DEUTSCHE Bank joined the list of lenders hit by weak bond market profits in the first quarter, the lender said yesterday as it reported a fall in profits.
However, markets welcomed the earnings numbers as they were less bad than investors had feared.
Pre-tax profits came in at €1.7bn (£1.4bn) for the three-month period, down 30 per cent on the first quarter of 2013.
Revenues fell 11 per cent to €8.4bn, with corporate banking and securities income down 22 per cent to €1.5bn.
Its asset and wealth management arm was another weak spot, with incomes before interest and tax slumping 23 per cent.
However, global transactions banking income increased 15 per cent on the year to €367m on lower loan losses.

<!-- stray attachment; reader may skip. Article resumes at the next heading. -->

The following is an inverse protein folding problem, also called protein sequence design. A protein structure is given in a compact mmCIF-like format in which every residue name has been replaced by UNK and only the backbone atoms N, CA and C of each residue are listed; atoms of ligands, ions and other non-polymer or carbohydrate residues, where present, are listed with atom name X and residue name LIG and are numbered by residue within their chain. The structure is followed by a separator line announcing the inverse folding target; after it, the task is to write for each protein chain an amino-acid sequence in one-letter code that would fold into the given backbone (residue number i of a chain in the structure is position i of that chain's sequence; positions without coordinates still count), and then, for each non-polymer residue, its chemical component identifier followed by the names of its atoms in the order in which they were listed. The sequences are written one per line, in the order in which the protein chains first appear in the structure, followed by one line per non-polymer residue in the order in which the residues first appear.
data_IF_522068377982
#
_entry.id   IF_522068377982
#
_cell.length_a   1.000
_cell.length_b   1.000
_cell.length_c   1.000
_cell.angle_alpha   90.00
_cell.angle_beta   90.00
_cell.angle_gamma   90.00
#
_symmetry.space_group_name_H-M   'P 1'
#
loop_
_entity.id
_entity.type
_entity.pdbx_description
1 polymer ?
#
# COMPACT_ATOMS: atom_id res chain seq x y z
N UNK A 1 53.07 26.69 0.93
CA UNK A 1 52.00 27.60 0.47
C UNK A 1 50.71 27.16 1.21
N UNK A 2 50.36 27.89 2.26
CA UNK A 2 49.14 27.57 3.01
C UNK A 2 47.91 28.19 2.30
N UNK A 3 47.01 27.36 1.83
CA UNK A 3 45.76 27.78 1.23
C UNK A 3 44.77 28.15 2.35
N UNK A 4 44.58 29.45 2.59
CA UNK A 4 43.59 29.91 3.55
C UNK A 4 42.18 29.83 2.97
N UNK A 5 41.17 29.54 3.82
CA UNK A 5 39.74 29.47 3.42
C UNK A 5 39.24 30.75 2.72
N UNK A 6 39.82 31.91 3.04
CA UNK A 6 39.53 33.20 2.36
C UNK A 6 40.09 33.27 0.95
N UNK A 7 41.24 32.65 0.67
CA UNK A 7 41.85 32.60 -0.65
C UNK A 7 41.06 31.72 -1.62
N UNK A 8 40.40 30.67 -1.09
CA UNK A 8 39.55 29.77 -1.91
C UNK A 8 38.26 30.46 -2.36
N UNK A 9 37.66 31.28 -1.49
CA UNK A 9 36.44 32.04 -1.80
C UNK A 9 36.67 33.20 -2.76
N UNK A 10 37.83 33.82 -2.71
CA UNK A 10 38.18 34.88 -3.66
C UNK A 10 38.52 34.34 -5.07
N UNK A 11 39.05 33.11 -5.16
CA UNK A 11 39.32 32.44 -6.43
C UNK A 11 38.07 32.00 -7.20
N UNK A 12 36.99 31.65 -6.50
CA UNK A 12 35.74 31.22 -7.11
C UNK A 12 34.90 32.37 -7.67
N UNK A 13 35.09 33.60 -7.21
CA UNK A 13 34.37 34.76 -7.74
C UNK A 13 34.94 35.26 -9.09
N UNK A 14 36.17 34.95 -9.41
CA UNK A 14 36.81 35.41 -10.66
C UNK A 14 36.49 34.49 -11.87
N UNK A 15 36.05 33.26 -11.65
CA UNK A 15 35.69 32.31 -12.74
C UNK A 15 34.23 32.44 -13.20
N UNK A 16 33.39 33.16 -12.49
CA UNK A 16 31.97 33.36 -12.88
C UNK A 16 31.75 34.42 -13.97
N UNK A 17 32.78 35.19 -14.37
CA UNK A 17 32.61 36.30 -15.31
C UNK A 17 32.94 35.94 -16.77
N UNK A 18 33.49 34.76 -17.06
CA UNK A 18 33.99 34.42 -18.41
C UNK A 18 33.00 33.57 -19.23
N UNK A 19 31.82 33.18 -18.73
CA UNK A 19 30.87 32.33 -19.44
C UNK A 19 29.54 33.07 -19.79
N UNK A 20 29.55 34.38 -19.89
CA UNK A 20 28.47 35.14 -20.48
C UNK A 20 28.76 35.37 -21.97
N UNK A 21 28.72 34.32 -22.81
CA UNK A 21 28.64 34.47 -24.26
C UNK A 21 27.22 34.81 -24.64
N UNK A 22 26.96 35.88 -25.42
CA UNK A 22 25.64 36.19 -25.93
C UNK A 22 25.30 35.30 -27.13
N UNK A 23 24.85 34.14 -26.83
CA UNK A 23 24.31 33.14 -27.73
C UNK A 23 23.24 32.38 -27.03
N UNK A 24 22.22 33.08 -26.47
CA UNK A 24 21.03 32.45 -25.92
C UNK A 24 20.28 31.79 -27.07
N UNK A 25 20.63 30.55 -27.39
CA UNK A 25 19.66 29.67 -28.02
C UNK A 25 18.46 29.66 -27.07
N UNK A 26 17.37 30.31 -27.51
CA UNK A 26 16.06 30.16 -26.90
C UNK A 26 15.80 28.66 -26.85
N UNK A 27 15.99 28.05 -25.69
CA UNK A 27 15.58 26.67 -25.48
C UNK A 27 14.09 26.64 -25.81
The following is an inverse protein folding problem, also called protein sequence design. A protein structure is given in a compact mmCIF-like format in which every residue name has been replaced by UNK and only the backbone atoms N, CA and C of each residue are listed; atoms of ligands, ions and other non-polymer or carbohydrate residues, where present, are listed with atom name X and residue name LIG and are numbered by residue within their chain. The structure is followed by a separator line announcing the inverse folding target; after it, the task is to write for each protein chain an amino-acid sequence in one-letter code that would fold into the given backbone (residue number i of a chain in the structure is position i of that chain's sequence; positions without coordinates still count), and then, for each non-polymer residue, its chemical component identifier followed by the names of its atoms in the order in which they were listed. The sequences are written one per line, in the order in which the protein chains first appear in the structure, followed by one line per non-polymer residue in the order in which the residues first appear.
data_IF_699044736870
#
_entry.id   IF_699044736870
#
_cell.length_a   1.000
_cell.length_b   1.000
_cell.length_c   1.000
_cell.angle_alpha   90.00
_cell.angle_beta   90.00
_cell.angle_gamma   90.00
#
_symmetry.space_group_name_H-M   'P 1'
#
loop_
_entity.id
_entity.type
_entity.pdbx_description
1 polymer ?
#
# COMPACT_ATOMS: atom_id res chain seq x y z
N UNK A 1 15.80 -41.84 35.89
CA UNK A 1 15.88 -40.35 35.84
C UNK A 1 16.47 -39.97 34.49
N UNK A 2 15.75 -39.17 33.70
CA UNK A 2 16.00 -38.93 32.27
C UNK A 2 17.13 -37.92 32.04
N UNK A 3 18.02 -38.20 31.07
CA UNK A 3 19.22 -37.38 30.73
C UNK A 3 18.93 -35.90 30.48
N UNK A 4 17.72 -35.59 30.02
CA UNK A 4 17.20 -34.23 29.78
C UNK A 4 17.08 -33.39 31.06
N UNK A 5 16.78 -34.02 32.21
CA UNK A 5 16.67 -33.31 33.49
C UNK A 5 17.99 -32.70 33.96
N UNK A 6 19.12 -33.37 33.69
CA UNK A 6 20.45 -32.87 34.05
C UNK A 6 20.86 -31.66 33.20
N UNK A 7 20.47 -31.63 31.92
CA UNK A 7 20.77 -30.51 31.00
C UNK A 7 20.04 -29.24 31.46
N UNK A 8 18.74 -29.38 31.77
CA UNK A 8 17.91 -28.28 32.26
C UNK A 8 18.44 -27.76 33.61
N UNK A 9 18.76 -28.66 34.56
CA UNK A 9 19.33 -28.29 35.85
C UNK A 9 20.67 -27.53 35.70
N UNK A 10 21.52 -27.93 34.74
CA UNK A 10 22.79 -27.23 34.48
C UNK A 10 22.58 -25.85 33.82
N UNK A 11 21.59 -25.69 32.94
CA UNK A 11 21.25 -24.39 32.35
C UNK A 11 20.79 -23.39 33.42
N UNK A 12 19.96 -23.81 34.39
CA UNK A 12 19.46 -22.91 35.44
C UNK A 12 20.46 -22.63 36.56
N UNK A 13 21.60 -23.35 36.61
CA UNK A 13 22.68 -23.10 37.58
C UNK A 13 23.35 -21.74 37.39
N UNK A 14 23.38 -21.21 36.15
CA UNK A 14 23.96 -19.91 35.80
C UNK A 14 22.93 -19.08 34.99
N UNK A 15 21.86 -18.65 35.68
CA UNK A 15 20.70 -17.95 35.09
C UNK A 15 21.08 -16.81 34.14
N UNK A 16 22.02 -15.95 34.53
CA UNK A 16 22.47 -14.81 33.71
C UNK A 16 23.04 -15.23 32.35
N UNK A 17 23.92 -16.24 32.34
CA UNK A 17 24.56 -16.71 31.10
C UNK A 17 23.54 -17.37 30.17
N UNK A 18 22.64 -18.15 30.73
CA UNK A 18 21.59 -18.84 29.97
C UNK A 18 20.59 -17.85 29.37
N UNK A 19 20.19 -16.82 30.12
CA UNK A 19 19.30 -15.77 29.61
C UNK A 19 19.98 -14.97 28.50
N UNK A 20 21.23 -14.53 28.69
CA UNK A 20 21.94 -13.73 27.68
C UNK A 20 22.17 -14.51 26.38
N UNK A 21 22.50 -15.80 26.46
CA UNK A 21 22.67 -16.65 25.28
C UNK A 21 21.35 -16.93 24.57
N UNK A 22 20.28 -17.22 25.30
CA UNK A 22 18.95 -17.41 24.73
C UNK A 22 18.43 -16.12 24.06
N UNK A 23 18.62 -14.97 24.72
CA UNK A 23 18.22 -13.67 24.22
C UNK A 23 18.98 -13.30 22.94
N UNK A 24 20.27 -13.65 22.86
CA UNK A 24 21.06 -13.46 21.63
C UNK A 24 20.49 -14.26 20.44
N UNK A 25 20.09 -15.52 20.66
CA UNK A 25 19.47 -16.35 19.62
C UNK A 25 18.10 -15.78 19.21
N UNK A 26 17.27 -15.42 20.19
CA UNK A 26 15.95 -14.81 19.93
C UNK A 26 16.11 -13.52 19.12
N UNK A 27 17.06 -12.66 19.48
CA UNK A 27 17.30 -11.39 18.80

The bank’s costs fell by just two per cent to €6.47bn.
Its headcount fell two per cent on the year to 97,184 staff, while compensation to workers fell six per cent to €3.35bn.
As pay fell by less than revenues, Deutsche’s compensation ratio increased by 2.1 percentage points on the year to 39.9 per cent.
On a Basel III basis the bank’s core tier one capital ratio came in at 9.5 per cent. But co-chief executive Anshu Jain told investors the bank could raise more capital if regulators deem it necessary in the coming months.
One positive surprise was that the bank did not increase its provisions for legal bills.
The bank’s shares rose 2.1 per cent on the day.